ravaged more than
five million acres of
Between October 10th and 12th,
Hurricane Michael damaged
more than five million acres of forest throughout Florida, Georgia,
and Alabama, according to the
region’s forestry officials.
Michael, the third-most intense
hurricane to make landfall in the
U.S. mainland and the strongest
storm on record in the Florida
panhandle, caused at least $1.6
billion in timber losses, officials
told the Wall Street Journal.
In Georgia, damage estimates
equal roughly $374 million. Alabama’s loss is still being tallied,
but the state has identified more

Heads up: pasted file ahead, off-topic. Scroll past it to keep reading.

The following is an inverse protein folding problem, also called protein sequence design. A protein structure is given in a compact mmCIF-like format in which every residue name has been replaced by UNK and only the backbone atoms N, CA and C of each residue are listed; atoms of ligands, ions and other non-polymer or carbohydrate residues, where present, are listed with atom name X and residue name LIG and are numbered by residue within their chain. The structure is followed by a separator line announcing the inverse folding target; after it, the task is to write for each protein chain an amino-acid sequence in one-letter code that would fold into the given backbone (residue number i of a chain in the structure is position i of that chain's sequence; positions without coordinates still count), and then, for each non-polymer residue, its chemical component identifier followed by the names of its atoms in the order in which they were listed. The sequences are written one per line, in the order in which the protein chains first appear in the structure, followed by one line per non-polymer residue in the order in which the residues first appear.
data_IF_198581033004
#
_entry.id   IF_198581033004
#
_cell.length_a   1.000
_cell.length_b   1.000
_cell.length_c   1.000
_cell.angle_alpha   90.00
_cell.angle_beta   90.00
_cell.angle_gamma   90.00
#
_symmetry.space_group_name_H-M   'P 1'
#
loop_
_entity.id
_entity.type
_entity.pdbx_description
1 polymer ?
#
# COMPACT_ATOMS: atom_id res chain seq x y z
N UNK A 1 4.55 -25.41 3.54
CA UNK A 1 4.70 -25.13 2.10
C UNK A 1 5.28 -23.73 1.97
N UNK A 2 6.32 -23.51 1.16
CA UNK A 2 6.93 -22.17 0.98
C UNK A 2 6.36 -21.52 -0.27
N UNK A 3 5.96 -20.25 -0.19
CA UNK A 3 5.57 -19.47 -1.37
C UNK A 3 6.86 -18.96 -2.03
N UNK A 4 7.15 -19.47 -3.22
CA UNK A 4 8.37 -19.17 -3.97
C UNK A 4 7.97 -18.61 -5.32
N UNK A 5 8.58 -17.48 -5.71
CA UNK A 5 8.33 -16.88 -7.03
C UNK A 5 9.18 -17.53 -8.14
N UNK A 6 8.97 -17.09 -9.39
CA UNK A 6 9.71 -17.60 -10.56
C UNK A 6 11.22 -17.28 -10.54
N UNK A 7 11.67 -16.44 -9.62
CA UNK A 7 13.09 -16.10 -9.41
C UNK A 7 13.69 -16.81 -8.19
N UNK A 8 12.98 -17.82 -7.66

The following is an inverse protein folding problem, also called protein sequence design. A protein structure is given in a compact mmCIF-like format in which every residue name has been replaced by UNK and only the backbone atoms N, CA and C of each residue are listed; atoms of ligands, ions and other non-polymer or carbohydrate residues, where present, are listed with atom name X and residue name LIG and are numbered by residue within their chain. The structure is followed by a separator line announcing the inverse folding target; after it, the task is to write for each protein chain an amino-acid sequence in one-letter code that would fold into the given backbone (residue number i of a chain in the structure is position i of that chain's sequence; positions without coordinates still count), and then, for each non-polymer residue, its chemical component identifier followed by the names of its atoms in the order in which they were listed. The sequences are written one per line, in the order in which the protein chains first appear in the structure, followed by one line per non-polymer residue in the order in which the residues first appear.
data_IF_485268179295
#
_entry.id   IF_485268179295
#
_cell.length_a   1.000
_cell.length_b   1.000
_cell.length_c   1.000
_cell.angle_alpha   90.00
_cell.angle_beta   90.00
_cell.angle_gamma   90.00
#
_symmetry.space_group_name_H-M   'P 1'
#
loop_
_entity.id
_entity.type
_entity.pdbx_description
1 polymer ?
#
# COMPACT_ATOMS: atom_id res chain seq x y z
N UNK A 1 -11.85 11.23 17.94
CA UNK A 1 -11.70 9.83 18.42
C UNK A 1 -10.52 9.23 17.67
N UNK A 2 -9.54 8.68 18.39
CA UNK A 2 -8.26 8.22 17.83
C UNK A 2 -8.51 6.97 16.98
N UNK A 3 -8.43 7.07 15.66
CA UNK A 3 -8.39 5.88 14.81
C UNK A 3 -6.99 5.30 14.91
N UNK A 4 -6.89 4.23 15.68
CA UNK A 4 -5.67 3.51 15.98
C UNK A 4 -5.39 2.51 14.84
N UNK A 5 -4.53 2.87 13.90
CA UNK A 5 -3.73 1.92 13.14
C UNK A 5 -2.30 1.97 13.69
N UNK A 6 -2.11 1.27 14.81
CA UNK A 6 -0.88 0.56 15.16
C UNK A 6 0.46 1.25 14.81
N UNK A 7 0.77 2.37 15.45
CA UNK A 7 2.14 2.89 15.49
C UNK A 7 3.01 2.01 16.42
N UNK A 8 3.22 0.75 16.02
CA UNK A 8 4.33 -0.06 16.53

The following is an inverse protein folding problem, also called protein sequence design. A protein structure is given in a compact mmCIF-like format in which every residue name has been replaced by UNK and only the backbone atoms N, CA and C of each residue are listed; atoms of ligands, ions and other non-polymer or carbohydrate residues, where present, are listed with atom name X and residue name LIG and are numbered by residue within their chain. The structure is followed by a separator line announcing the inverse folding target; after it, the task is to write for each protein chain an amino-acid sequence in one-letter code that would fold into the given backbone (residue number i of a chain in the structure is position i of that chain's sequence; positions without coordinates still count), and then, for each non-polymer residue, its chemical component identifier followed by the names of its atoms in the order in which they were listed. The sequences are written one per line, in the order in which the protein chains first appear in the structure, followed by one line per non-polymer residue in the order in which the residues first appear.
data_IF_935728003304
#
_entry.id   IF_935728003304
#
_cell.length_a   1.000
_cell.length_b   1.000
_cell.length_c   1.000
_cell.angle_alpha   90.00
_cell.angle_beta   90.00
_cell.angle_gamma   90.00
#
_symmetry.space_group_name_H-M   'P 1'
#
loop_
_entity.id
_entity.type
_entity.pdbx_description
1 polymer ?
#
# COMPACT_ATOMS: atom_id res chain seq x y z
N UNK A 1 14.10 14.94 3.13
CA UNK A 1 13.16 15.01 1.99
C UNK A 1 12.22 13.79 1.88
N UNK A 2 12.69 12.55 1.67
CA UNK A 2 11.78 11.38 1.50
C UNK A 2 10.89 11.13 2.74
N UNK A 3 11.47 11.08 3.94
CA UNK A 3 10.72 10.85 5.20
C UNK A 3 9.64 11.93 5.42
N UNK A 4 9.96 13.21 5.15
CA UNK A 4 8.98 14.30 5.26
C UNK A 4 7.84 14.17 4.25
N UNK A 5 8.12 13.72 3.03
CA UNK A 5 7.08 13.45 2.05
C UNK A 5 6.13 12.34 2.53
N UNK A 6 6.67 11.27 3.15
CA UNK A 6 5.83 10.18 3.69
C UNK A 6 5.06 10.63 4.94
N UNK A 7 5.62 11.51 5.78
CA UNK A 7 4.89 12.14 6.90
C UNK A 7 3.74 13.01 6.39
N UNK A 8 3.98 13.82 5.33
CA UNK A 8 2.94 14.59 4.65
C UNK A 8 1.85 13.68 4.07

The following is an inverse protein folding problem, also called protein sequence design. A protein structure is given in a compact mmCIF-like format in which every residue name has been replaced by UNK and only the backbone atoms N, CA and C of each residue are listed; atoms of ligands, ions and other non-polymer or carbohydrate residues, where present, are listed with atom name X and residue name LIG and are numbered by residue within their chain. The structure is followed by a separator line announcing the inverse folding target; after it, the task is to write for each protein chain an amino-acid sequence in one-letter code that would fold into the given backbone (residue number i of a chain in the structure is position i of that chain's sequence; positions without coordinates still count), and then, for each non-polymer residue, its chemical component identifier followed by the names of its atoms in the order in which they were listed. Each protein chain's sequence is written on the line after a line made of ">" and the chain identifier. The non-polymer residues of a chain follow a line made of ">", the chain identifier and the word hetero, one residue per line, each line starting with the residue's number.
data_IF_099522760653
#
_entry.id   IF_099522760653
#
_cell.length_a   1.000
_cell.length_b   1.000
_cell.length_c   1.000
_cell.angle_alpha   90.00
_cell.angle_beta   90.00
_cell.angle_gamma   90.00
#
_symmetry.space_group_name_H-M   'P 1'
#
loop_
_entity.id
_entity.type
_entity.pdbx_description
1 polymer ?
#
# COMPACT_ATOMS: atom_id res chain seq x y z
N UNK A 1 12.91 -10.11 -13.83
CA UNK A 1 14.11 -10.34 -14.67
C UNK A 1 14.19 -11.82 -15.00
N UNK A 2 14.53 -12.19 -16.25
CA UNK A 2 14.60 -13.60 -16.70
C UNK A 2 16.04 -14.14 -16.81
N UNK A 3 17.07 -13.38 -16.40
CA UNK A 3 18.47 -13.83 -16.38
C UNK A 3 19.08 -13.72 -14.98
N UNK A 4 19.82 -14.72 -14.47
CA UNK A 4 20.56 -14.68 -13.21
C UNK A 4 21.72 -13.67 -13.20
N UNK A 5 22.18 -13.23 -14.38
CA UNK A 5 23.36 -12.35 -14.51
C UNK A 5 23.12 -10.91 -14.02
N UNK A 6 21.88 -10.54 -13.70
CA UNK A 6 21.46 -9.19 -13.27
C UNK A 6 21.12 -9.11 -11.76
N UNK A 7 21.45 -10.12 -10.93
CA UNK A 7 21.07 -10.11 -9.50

than 42,000 acres of moderate
to total loss.
Chad Nimmer, a Georgia
lawmaker who works in logging,
told the WSJ that growers will be
fortunate to salvage 20 percent
of the damaged trees, and those
that make it to mills might fetch
just 20 to 50 percent of their pre-storm value.
Even still-standing trees might
not be able to be utilized fully.
Wood hit by extreme winds
usually isn’t good enough to be
used for lumber or other forest
products, so it’s more likely to be
pulped or mulched - which pays
Much of the losses were in
southern yellow pine. – R.D.
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